Supervising people is a thankless task. Anyone who has supervised employees knows that directing the performance of others requires patience, skill, and courage. People come to work with all of the messy stuff of life, including their own expectations and demands. And as business becomes more complex, and management styles more involved, it is hard for any supervisor to keep his or her focus on the primary tasks of managing. Managers today are encouraged to empower, motivate, incentivize, clarify, oversee, delegate, evaluate, coach and even support those they supervise. The Manager’s Desk Reference is one of the most comprehensive guides to solving “people problems” in the workplace, but with 45 chapters on different supervisory topics, it has only just begun to scratch the surface.

Succeeding at managing others is, however, not an endless list of “must-dos” or a role entirely void of focus. There are a few basic expectations that every employee brings to their work, be they an entry-level hamburger flipper or the CEO. According to Paul Stanley, director of the Leader Development Network in Colorado Springs, there are four basic questions that everyone wants to know from their supervisor. Answer these four questions — completely and repeatedly — and you will be 80 percent there. The Manager’s Desk Reference or the latest book on supervising people will help you with the remaining 20 percent.

The first question that every employee wants to know from their supervisor is, “What do you want me to do?” It’s a question that gets to the heart of clear responsibilities and expectations. A clear, detailed job description is the first way a supervisor answers this question, and yet it is surprising how many people are hired — and continue to work for years — with no written description of their work responsibilities. And when the requirements of a job change, as they often do, great supervisors document those changes and explain or model the new responsibilities until there is clarity and acceptance.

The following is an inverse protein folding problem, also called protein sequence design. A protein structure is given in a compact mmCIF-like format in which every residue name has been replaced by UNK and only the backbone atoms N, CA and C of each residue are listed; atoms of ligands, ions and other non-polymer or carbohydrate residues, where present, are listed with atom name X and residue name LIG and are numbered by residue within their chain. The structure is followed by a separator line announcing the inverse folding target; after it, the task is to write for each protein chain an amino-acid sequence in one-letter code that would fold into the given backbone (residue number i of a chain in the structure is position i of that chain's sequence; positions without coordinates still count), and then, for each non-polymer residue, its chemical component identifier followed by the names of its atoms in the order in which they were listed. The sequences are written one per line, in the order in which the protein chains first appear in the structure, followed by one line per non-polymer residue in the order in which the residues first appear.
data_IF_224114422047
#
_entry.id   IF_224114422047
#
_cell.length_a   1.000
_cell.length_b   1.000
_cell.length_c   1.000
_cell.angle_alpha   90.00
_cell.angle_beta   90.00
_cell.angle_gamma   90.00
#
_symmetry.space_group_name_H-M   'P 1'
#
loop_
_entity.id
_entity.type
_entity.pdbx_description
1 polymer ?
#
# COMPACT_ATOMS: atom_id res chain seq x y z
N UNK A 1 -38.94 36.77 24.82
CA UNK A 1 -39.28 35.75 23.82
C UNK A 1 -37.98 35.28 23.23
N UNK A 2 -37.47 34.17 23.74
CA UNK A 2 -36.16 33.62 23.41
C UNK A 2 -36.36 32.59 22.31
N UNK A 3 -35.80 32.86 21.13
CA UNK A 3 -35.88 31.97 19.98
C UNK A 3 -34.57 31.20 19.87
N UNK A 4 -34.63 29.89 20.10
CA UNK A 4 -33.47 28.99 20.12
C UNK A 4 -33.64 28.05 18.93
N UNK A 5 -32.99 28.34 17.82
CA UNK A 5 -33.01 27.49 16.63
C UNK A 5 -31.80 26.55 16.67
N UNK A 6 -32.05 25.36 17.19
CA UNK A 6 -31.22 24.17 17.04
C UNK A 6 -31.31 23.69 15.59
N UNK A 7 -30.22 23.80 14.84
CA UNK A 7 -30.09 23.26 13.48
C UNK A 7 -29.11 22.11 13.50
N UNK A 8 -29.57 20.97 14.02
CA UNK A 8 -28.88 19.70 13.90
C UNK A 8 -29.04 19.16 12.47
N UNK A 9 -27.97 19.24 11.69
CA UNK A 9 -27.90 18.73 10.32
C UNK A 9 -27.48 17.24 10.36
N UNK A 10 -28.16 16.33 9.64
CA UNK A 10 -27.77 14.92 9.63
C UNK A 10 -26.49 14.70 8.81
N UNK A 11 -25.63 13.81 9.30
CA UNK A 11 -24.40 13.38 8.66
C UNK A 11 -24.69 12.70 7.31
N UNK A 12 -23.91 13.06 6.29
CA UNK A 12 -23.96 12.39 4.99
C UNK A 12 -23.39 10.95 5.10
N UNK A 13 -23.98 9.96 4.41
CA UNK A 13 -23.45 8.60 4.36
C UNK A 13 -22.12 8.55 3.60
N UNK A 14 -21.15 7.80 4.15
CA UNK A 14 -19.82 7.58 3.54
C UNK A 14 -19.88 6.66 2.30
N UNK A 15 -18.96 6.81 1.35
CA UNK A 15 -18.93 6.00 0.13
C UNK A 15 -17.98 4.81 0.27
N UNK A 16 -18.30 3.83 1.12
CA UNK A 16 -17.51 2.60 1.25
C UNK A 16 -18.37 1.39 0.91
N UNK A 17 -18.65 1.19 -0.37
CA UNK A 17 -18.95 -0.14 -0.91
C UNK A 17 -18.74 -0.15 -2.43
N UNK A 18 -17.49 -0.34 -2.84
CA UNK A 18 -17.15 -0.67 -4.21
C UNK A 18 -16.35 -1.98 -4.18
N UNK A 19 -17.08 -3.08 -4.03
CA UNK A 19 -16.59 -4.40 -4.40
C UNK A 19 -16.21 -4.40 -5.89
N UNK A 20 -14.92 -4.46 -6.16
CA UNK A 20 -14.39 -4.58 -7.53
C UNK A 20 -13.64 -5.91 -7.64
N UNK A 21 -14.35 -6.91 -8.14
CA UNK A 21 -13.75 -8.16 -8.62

The second fundamental question every employee asks follows directly on the heels of the first: “What would each responsibility or task look like, if done well?” This question addresses clear performance criteria. If my job as a Customer Service Rep is to answer customer calls, what does that look like to you (Mr. or Mrs. Supervisor) when it is done right? The most logical place to define performance criteria or expectations is in the job description. Each responsibility in the job description should have an accompanying performance criterion or criteria that are written, measurable and specific. Employees are then reminded of their performance criteria in subsequent one-on-ones with their supervisor, performance evaluations, team meetings, and being “caught doing something right.”

“Will you help me when I need it?” is the third question every employee wants to know from their supervisor. It’s a question that speaks to coaching, support and advocacy (when needed). Some of the televised episodes of “Undercover Boss” have drawn a spotlight on the challenges that even a CEO face when their undercover supervisors are not available to help when needed. Great supervisors know the value of being available to offer coaching — not only when needs arise, but also on a regular, non-need basis to help strengthen skills. And they know the value of being an advocate for those they supervise, standing up for their employees when they need backing up or the influence of a higher authority.

The fourth and final question employees ask is, “Will you periodically let me know how I am doing?” If job descriptions are commonly missing from many companies, regular performance evaluations seem to be equally missing in the same companies. People want to know how they are doing. They want to be told where their performance can improve and where it is meeting standards. They want the bad news with the good, and not just negative criticism. And they want to receive a specific and actionable evaluation more than once a year.

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So, how well are you answering the four big questions every employee who reports to you wants to know? How frequently are you answering them? If you aren’t sure, ask your employees! They’ll be happy to let you know.

Kent Wilson (PhD) is a business practitioner and leadership specialist. After running companies for 30 years, he now serves as an executive coach with Vistage International and the Nonprofit Leadership Exchange in Colorado Springs. He can be reached at